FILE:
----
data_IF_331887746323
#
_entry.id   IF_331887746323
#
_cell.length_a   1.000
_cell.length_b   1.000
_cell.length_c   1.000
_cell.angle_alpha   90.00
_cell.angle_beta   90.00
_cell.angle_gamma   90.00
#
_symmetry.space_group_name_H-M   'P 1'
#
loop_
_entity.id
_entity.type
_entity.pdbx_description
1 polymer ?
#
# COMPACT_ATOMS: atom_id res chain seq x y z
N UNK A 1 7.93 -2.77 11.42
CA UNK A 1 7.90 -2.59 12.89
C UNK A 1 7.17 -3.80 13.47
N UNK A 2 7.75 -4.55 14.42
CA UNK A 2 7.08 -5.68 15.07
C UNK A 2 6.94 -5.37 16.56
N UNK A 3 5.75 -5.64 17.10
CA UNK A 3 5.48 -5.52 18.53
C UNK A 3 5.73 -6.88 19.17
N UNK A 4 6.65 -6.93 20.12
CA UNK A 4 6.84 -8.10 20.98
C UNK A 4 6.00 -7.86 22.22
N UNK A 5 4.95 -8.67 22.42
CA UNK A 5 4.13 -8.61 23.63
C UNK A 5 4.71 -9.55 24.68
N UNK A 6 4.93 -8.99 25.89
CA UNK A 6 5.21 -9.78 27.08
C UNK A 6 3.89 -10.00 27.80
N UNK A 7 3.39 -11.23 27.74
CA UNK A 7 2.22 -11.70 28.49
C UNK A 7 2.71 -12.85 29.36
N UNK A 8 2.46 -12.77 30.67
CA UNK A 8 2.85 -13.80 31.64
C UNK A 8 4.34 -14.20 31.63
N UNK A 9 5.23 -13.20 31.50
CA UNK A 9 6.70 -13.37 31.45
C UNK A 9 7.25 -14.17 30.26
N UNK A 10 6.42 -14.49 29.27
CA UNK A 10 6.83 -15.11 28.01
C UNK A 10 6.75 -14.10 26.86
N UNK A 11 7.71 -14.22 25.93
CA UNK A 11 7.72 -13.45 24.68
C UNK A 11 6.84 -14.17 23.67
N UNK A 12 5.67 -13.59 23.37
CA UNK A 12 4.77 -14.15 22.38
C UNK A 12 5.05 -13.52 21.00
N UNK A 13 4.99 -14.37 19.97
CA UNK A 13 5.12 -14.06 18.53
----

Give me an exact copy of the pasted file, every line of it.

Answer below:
data_IF_331887746323
#
_entry.id   IF_331887746323
#
_cell.length_a   1.000
_cell.length_b   1.000
_cell.length_c   1.000
_cell.angle_alpha   90.00
_cell.angle_beta   90.00
_cell.angle_gamma   90.00
#
_symmetry.space_group_name_H-M   'P 1'
#
loop_
_entity.id
_entity.type
_entity.pdbx_description
1 polymer ?
#
# COMPACT_ATOMS: atom_id res chain seq x y z
N UNK A 1 7.93 -2.77 11.42
CA UNK A 1 7.90 -2.59 12.89
C UNK A 1 7.17 -3.80 13.47
N UNK A 2 7.75 -4.55 14.42
CA UNK A 2 7.08 -5.68 15.07
C UNK A 2 6.94 -5.37 16.56
N UNK A 3 5.75 -5.64 17.10
CA UNK A 3 5.48 -5.52 18.53
C UNK A 3 5.73 -6.88 19.17
N UNK A 4 6.65 -6.93 20.12
CA UNK A 4 6.84 -8.10 20.98
C UNK A 4 6.00 -7.86 22.22
N UNK A 5 4.95 -8.67 22.42
CA UNK A 5 4.13 -8.61 23.63
C UNK A 5 4.71 -9.55 24.68
N UNK A 6 4.93 -8.99 25.89
CA UNK A 6 5.21 -9.78 27.08
C UNK A 6 3.89 -10.00 27.80
N UNK A 7 3.39 -11.23 27.74
CA UNK A 7 2.22 -11.70 28.49
C UNK A 7 2.71 -12.85 29.36
N UNK A 8 2.46 -12.77 30.67
CA UNK A 8 2.85 -13.80 31.64
C UNK A 8 4.34 -14.20 31.63
N UNK A 9 5.23 -13.20 31.50
CA UNK A 9 6.70 -13.37 31.45
C UNK A 9 7.25 -14.17 30.26
N UNK A 10 6.42 -14.49 29.27
CA UNK A 10 6.83 -15.11 28.01
C UNK A 10 6.75 -14.10 26.86
N UNK A 11 7.71 -14.22 25.93
CA UNK A 11 7.72 -13.45 24.68
C UNK A 11 6.84 -14.17 23.67
N UNK A 12 5.67 -13.59 23.37
CA UNK A 12 4.77 -14.15 22.38
C UNK A 12 5.05 -13.52 21.00
N UNK A 13 4.99 -14.37 19.97
CA UNK A 13 5.12 -14.06 18.53